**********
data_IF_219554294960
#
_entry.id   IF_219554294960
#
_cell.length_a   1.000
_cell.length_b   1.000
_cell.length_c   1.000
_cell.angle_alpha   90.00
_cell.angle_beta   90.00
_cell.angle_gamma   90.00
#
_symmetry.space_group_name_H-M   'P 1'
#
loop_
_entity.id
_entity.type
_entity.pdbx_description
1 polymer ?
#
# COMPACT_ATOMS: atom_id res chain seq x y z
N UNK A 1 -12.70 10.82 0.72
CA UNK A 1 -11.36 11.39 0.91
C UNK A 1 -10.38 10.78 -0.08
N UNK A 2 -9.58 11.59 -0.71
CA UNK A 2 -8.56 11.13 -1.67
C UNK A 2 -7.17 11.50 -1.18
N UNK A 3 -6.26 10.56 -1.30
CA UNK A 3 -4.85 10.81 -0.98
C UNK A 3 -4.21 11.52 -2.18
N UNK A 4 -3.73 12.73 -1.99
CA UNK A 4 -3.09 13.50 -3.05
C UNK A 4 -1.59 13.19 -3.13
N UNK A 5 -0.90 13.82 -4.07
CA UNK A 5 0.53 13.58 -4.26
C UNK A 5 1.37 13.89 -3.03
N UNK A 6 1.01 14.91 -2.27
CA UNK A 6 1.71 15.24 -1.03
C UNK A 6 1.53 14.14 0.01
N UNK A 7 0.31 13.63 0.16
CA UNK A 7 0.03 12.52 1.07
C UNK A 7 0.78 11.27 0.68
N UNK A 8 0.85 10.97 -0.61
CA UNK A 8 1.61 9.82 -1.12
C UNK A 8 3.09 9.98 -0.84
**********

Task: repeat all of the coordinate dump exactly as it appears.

data_IF_219554294960
#
_entry.id   IF_219554294960
#
_cell.length_a   1.000
_cell.length_b   1.000
_cell.length_c   1.000
_cell.angle_alpha   90.00
_cell.angle_beta   90.00
_cell.angle_gamma   90.00
#
_symmetry.space_group_name_H-M   'P 1'
#
loop_
_entity.id
_entity.type
_entity.pdbx_description
1 polymer ?
#
# COMPACT_ATOMS: atom_id res chain seq x y z
N UNK A 1 -12.70 10.82 0.72
CA UNK A 1 -11.36 11.39 0.91
C UNK A 1 -10.38 10.78 -0.08
N UNK A 2 -9.58 11.59 -0.71
CA UNK A 2 -8.56 11.13 -1.67
C UNK A 2 -7.17 11.50 -1.18
N UNK A 3 -6.26 10.56 -1.30
CA UNK A 3 -4.85 10.81 -0.98
C UNK A 3 -4.21 11.52 -2.18
N UNK A 4 -3.73 12.73 -1.99
CA UNK A 4 -3.09 13.50 -3.05
C UNK A 4 -1.59 13.19 -3.13
N UNK A 5 -0.90 13.82 -4.07
CA UNK A 5 0.53 13.58 -4.26
C UNK A 5 1.37 13.89 -3.03
N UNK A 6 1.01 14.91 -2.27
CA UNK A 6 1.71 15.24 -1.03
C UNK A 6 1.53 14.14 0.01
N UNK A 7 0.31 13.63 0.16
CA UNK A 7 0.03 12.52 1.07
C UNK A 7 0.78 11.27 0.68
N UNK A 8 0.85 10.97 -0.61
CA UNK A 8 1.61 9.82 -1.12
C UNK A 8 3.09 9.98 -0.84